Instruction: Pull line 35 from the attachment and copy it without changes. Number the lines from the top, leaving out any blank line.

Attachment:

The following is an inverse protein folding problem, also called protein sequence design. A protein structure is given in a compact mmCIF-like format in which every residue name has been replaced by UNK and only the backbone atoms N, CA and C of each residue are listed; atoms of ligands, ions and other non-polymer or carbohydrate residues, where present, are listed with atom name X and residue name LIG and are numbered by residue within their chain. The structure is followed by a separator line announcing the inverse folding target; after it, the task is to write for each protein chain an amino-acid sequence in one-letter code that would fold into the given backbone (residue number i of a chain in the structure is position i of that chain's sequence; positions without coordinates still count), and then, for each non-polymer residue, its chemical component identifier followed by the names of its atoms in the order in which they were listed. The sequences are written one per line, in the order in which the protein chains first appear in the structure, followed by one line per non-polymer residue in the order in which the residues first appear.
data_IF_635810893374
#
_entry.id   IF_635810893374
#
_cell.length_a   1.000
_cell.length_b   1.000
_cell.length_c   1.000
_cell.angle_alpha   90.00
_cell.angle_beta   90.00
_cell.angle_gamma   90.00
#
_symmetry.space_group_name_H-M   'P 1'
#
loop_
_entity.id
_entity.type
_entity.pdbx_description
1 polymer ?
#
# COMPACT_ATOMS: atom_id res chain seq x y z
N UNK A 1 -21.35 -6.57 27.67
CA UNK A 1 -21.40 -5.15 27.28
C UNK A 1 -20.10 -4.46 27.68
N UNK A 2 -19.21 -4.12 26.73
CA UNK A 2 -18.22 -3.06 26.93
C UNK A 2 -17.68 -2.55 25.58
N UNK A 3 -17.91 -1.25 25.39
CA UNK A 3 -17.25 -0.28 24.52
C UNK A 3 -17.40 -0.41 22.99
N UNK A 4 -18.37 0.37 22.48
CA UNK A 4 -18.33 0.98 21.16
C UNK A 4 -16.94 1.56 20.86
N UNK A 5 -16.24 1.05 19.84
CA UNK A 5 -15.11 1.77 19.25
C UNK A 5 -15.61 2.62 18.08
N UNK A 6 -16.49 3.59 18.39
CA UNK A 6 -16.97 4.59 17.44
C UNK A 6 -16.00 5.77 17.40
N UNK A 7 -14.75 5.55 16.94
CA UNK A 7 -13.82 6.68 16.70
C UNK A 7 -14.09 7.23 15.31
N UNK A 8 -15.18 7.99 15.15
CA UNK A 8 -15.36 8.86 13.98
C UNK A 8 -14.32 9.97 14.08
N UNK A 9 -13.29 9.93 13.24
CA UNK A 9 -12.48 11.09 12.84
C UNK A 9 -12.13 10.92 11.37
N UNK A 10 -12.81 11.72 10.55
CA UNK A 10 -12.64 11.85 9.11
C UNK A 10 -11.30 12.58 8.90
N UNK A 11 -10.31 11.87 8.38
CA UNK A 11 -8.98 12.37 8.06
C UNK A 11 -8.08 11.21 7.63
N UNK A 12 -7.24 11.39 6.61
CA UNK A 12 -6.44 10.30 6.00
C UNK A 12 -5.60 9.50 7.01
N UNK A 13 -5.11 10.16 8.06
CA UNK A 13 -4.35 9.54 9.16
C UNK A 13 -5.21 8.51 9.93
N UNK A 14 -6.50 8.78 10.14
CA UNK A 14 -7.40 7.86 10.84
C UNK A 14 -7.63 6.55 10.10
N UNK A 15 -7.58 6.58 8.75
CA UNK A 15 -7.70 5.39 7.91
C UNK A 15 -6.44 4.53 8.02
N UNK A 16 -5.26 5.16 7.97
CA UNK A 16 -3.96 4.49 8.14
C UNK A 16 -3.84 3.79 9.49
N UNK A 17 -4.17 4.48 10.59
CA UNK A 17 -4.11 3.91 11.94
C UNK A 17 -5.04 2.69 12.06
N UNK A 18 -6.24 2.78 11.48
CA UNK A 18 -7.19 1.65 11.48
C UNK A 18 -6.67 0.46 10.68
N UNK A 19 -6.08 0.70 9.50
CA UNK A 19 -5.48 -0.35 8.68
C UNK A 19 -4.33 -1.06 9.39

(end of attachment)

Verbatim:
CA UNK A 5 -15.11 1.77 19.25